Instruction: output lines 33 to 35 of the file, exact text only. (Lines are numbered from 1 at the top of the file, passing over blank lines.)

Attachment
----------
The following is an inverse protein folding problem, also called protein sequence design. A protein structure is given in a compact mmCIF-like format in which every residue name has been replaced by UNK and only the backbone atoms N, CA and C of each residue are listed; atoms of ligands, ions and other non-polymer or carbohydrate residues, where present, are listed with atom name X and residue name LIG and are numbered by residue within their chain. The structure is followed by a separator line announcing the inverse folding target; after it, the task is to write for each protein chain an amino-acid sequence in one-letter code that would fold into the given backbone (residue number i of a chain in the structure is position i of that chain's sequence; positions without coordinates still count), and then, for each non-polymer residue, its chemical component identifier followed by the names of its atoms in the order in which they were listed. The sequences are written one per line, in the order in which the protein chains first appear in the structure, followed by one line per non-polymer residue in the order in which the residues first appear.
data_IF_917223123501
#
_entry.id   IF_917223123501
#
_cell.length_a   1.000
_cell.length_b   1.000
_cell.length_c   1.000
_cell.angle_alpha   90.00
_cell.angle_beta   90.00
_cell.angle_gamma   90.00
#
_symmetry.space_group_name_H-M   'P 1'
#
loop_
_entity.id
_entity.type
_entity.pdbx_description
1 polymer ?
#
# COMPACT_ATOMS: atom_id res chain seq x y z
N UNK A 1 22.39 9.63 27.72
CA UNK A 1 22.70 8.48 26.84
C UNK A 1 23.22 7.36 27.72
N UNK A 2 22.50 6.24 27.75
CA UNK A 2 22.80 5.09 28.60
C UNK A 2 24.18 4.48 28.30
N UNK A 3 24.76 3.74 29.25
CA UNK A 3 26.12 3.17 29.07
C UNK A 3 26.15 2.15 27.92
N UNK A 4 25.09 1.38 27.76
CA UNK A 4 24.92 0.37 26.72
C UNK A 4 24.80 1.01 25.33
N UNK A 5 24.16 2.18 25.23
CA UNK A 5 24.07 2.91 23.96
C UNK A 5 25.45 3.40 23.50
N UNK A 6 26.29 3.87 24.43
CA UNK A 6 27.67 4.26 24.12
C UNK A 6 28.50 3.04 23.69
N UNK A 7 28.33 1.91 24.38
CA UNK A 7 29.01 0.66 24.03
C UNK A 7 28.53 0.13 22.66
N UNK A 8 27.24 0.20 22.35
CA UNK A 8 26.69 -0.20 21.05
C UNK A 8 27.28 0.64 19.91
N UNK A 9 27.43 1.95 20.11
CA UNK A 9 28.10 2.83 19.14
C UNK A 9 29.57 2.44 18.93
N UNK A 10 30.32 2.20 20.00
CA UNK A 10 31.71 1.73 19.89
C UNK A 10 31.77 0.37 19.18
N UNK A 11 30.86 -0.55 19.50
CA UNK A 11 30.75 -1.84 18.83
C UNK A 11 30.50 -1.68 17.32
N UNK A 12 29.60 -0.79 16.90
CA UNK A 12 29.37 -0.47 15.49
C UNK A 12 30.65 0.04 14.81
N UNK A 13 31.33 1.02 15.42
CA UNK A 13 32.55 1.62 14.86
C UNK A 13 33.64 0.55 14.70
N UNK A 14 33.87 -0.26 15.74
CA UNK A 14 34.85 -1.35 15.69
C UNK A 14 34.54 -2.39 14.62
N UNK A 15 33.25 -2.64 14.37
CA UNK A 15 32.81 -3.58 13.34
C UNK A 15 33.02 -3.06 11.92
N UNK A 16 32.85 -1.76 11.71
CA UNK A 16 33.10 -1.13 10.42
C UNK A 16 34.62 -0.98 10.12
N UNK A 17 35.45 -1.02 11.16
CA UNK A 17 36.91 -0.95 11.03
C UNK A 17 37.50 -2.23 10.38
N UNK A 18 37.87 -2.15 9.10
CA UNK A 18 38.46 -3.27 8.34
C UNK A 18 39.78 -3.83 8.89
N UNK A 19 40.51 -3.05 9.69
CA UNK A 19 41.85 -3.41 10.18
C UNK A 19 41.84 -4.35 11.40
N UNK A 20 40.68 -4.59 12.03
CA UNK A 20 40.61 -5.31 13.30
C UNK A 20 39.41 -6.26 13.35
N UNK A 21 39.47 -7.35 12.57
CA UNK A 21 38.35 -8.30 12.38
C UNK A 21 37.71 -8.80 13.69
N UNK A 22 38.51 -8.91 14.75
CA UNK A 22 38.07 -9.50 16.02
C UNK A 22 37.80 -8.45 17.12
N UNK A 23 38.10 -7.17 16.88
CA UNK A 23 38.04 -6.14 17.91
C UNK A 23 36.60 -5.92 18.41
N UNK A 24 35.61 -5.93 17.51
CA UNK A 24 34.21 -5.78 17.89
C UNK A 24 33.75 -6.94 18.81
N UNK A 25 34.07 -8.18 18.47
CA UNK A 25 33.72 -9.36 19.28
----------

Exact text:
C UNK A 4 24.80 1.01 25.33
N UNK A 5 24.16 2.18 25.23
CA UNK A 5 24.07 2.91 23.96